At work, we have CS3, and are trying to get the board to move up to CS5 (more for our design staff), but here at home, I use Macromedia Studio 8. It installs and works perfectly under WINE, and with how I work (mostly in code, with some visits to design view), it works fine for coding HTML5. The only things I really miss from newer versions of Dreamweaver are things like built in CVS Support and improved testing/production server support.
I second the vote for old PCW and Byte. I miss the codes you could type into debug on DOS, and things like Byte's CD full of compilers.... the stuff that inspired you to try some new programming language because you want to do something neat. Some of these old mags also developed some cool tools like notepad alternatives, disk format utilities, and things you might not always care about, but are useful.
Some of the things they could to that might bring in money
1. Bring the Tandy name back to computers. Offer up a Tablet (Tandy 11 - x86, resistive touch screen, SSD, OS on SSD, NOT in ROM.), Netbook (Tandy 11+ - WIndows or Linux), Notebook (Tandy 110), and All-in-one desktop (Tandy 11000), and a Barebones kit with build instructions/video (Tandy 11500). (the 11 being the last two digits of the year - All in Windows or a Radio shack branded Ubuntu derivative)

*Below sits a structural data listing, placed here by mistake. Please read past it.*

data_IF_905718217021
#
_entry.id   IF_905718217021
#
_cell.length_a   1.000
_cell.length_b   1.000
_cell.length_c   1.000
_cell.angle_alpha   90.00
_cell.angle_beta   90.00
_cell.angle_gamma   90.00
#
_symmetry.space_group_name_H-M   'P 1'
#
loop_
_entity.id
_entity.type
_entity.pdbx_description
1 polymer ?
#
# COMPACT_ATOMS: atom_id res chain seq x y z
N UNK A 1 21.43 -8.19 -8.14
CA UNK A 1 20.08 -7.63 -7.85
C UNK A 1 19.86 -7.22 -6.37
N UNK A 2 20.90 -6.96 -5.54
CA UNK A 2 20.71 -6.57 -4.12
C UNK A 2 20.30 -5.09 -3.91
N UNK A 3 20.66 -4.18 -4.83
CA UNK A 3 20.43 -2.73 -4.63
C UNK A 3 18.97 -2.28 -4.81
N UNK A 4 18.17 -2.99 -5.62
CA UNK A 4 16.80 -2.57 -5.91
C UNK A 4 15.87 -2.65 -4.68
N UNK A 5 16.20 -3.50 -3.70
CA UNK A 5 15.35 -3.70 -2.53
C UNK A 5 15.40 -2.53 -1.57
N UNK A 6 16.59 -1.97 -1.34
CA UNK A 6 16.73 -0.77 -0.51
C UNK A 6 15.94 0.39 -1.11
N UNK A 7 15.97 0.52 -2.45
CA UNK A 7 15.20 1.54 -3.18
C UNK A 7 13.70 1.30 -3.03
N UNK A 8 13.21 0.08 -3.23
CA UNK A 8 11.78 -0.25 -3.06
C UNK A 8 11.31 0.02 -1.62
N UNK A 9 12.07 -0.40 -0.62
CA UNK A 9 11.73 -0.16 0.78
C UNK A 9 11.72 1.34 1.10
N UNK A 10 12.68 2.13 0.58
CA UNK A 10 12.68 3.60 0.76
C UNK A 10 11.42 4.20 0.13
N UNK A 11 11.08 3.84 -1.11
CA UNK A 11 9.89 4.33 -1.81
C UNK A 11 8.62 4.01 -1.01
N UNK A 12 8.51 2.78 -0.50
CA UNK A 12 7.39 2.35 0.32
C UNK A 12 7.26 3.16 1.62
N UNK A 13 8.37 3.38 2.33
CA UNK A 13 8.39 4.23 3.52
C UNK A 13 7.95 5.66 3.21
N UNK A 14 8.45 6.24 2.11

2. Build/Brand a media center device. Blu-Ray/DVD/PVR, USB/SD/Firewire (a lot of people stull use MiniDV Camcorders), Bluetooth remote and game controllers, the 25 licensed Sega games you see included with every $25 gaming toy preinstalled, some motion sensor games, and an interface built with XBMC or MythTV
3. Good selection of Digital cameras, camcorders, and accessories. A few high end/prosumer grade some mid grade, and a small selection of cheapos.
4. Selection of Tandy branded computer components. Video cards... some for people who want to work with Adobe apps, some for gamers, and some using chips a few generations back as Value cards. USB Hubs, SD Card Readers,cpu/case fans, some CPUs, Motherboards based on AMD and Intel reference boards....nothing fancy
Stuff that appeals to the mainstream crowd with more technical versions that appeal to the "techy" (or wannabe) crowd.
"Your attitude determines your attitude." -- Zig Ziglar, self-improvement doofus